Your home may be repossessed if you do not keep up repayments on your mortgage.
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Tired of renting or sponging off Mum and Dad's hospitality? If so you're probably considering getting your own place, but how do you find low deposit mortgages for first time buyers?
That question becomes even more important if you don't have lots of savings to put down as a deposit, like if you've saved a 5% deposit.
Here's how you can compare 95% mortgages for first time buyers to land your first home without too much hassle - and without paying over the odds.
Mortgages are essentially a great big loan used to buy a property; the bigger the loan, the bigger the lender's risk of losing money.
To mitigate this your lender, which may be a bank or building society, asks for a deposit. In mainstream mortgages a 5% deposit is usually the minimum you can put down.
This means on 95% mortgages your deposit must be equal to 5% of the property's value. If it was worth £250,000 you would make a down payment of £12,500 - the lender makes up the remaining amount, £237,500.
As the bank is contributing 95% of the money for you to borrow to buy the house - known as 95% loan-to-value or LTV - first time buyer mortgages 95% are considered higher risk agreements.
This denies you the very best rates and bumps up your monthly repayments, but shop around and you can still find a competitive first time mortgage.
Before you become a 95% mortgage first time buyer you must be confident you can make the financial commitment. If you miss payments your new home may be repossessed - so be absolutely sure.
If you are younger and not earning much, will you have a steady enough income to pay off what you borrowed? Think about how much you spend each month and where you can save money; try out our guide, How to buy a house.
When you have worked out whether you'll have enough cash to make your repayments, it's time to find out what mortgages are available and make a 95% first time buyer mortgages comparison using our table.
If you have enough to make a deposit and become a mortgage 95% first time buyer, it's worth also taking a look at initiatives that offer support to those with smaller down payments.
One such scheme allows you to have a family member or relative act as a guarantor. This gives your creditor more reassurance it will get its money back, making it more likely to lend to you and maybe even put forward better rates as a result of the lower risk.
Another programme is the government-backed Help to Buy mortgage scheme which aims to help you if you have little or no savings and can only make a small deposit.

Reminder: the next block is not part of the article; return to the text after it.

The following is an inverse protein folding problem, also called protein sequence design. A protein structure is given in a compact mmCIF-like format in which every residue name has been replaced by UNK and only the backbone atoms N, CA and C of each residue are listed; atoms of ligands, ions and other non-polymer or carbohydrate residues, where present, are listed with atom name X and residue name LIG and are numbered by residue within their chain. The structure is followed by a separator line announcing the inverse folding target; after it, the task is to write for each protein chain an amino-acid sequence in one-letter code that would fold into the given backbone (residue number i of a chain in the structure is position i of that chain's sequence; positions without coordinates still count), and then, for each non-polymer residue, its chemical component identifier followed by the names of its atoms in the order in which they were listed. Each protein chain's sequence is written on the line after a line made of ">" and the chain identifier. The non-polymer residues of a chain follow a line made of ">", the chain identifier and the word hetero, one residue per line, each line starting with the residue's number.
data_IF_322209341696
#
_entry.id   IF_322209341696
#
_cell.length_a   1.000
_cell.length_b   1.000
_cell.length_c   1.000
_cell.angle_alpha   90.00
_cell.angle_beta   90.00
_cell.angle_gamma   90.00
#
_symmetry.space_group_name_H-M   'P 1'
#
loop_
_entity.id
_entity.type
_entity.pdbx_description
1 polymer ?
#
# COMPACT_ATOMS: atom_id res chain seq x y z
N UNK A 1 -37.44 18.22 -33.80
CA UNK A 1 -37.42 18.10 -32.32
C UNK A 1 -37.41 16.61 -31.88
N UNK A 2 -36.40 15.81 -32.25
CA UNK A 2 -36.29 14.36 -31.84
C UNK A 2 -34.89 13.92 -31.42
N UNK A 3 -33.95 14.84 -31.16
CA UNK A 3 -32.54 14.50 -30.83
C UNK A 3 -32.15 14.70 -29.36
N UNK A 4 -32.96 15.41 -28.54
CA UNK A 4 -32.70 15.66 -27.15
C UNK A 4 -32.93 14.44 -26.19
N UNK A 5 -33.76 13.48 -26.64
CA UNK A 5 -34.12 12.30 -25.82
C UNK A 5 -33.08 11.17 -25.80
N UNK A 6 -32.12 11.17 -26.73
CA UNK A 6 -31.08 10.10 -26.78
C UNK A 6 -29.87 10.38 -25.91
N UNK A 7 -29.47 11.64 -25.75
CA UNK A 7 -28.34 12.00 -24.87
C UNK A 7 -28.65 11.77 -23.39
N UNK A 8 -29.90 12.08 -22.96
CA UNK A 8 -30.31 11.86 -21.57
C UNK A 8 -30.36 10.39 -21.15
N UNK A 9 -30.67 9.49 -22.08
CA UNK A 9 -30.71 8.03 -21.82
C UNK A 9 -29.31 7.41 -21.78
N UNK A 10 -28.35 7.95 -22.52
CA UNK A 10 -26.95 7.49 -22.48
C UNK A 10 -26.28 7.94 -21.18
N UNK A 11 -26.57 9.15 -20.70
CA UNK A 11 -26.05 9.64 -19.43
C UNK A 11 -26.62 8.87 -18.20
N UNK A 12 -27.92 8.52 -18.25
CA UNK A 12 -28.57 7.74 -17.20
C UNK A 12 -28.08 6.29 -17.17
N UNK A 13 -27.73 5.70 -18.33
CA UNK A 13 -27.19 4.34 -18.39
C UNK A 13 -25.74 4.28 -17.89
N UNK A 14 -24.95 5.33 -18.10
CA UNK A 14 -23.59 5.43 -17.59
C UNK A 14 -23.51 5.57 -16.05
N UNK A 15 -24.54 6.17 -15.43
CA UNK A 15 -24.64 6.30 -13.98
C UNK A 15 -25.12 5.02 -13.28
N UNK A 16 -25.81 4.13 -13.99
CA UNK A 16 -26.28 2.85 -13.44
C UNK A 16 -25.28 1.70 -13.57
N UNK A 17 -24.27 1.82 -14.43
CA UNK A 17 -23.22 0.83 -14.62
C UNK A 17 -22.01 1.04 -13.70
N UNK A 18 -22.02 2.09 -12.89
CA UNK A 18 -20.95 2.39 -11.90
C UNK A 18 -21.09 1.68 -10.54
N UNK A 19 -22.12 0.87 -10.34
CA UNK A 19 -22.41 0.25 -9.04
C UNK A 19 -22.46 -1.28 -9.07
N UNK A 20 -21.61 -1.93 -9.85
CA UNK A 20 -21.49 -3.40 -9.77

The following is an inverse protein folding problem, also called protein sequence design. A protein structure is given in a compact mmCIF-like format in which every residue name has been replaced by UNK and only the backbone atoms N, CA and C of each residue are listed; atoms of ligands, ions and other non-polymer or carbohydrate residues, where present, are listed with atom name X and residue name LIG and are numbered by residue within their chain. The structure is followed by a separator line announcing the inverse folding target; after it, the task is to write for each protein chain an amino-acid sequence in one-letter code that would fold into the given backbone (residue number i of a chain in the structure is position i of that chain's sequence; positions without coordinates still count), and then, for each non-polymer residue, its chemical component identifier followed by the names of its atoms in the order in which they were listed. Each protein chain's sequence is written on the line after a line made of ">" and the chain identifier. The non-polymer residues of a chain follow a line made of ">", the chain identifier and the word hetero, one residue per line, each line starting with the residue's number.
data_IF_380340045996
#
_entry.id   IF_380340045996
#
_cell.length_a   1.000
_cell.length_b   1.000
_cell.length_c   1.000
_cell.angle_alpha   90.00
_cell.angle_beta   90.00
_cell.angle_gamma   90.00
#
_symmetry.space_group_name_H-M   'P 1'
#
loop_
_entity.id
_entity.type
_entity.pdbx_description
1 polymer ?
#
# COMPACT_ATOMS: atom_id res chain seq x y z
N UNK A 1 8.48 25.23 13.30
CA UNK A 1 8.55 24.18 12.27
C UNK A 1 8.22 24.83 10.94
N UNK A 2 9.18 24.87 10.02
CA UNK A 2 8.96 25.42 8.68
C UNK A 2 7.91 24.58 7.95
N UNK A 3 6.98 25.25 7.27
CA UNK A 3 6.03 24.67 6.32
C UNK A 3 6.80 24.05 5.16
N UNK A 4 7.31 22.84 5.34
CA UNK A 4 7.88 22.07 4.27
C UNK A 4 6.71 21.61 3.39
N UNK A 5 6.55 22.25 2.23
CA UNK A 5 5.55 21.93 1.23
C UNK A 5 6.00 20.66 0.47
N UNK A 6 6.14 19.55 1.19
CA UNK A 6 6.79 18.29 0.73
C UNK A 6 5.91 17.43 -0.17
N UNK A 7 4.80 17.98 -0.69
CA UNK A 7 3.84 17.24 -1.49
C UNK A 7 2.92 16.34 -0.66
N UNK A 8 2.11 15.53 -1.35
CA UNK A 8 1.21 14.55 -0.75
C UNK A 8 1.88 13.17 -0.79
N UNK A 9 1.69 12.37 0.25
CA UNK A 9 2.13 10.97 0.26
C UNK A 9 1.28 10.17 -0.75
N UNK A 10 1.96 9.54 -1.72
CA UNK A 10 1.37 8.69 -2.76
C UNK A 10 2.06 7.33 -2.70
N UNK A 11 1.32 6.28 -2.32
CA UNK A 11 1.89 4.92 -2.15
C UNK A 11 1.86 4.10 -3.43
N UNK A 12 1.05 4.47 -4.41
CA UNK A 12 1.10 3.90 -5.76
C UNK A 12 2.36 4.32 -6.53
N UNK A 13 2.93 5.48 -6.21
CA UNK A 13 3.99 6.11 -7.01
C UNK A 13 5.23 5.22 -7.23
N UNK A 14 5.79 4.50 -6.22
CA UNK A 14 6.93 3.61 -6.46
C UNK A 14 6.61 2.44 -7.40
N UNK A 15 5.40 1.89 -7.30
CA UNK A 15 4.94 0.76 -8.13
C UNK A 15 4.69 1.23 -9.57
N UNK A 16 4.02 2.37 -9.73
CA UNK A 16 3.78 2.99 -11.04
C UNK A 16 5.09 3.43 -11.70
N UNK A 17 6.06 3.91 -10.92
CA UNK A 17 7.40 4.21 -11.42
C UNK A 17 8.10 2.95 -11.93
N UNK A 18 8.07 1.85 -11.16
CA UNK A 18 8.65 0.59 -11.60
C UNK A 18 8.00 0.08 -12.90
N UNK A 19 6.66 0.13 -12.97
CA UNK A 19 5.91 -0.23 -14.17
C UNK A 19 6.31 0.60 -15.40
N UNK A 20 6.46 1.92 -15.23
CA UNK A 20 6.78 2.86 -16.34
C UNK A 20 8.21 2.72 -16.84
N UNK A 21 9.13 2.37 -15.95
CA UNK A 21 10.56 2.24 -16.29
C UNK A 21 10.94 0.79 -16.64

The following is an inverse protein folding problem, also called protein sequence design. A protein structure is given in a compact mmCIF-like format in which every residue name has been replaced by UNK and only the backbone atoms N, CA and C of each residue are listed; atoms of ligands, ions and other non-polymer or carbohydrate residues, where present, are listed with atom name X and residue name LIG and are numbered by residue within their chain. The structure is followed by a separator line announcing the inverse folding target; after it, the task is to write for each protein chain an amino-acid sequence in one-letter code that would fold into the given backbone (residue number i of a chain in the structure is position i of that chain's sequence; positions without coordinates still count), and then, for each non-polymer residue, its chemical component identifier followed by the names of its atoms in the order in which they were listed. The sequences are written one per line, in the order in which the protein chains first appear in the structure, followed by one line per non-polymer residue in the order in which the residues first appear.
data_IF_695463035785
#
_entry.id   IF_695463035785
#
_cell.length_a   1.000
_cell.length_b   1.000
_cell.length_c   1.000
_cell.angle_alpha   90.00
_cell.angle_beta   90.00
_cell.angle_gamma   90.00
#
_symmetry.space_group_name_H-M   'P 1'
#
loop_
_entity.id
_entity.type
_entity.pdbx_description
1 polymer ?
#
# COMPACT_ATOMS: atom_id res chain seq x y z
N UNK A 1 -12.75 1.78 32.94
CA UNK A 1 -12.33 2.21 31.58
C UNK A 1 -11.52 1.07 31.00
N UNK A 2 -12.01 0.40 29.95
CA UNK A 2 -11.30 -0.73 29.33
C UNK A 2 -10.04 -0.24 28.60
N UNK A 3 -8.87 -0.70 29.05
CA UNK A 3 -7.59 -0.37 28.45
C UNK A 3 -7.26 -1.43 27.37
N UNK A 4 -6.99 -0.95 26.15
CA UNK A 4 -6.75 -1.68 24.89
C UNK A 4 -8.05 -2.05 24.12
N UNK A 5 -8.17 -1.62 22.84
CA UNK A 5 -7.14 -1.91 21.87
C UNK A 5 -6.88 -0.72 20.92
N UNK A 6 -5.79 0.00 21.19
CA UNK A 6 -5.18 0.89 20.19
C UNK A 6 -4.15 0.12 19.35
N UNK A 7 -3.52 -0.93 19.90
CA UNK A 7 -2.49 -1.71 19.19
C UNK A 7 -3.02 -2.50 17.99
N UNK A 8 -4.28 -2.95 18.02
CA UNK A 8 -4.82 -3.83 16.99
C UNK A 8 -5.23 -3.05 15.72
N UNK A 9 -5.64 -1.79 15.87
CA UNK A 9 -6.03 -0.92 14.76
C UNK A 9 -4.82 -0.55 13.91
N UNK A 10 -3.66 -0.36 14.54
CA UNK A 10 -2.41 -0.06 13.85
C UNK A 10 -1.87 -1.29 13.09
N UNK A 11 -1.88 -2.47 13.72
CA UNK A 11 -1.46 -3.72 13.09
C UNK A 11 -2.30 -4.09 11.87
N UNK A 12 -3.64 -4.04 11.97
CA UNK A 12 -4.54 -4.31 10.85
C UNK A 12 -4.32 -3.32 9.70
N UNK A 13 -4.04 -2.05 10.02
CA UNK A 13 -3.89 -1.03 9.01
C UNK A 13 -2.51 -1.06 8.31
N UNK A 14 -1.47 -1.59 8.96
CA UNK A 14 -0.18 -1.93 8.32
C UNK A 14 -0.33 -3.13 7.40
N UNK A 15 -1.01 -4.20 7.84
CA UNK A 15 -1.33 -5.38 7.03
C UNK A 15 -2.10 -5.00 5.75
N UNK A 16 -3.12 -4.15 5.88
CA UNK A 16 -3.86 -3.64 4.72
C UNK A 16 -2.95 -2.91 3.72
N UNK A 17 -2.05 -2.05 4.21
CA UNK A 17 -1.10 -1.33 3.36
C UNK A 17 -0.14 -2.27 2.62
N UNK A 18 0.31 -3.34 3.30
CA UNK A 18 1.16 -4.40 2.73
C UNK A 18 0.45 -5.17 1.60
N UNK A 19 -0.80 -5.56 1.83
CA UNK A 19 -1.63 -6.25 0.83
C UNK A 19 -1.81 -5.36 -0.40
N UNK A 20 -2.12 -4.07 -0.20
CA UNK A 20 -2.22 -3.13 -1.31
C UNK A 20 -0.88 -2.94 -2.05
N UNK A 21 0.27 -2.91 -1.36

These schemes mean it's easier to get mortgages without having a lot of savings, helping you get on the property ladder faster.
Keep in mind though that you still need to make the monthly repayments, and you will need to pass affordability checks and have a good credit history to qualify.
When you start making mortgage comparisons you will notice that most of those offered are fixed rate. This means you would make the same monthly payments each month for the duration of the initial interest rate period.
This can be handy for you if you are a first time buyer as you know how much you need to pay each time and can budget around it accordingly, although you need to think about how long you'd like the initial rate to last for.
Fixed rates can vary from two to five years. If you opt for a two year rate you may pay less than if you opted for five years but once that ends you might need to look around again to switch your mortgage - by which time the Bank of England base rate could have gone up and you'll pay more as a result.
If you choose a longer term fixed rate, you'll pay slightly more but you at least know you aren't susceptible to increases in general rates. Of course you won't feel the benefit if rates drop, either.
It's a matter of how much stability you want and how much of a gamble you are willing to take.
The alternative to fixed rate is a variable rate mortgage. This is when rather than being static, the interest rate can vary depending on what the Bank of England's base rate is. While this means at times when rates are generally low you might pay less, they can also become more expensive if rates shoot up.
It's worth bearing in mind that to get the creditor's best rates, you might be asked to pay an arrangement fee. This can be steep so weigh up whether it's worth it to get the cheapest initial interest rates.
Some 95% LTV mortgage lenders may charge you for taking out any mortgage with them - even before piling the product fee on top! This is why you need to check and compare what each offers and requires you to pay, in addition to the headline initial interest rate.
Use the overall cost to compare long-term affordability, and compare set up fees and the initial rates to save here and now - remembering to switch if you need to when those rates end!
A mortgage is a path to buying the home you want but it's also likely to be the biggest financial commitment you ever make. So, finding the best rates & the most suitable mortgage package is vital, here's how.
Help to Buy mortgage scheme explained
What is the new Right to Buy scheme?
How to get on the property ladder with no deposit
How to apply for a mortgage in principle
How do stepped mortgages work?
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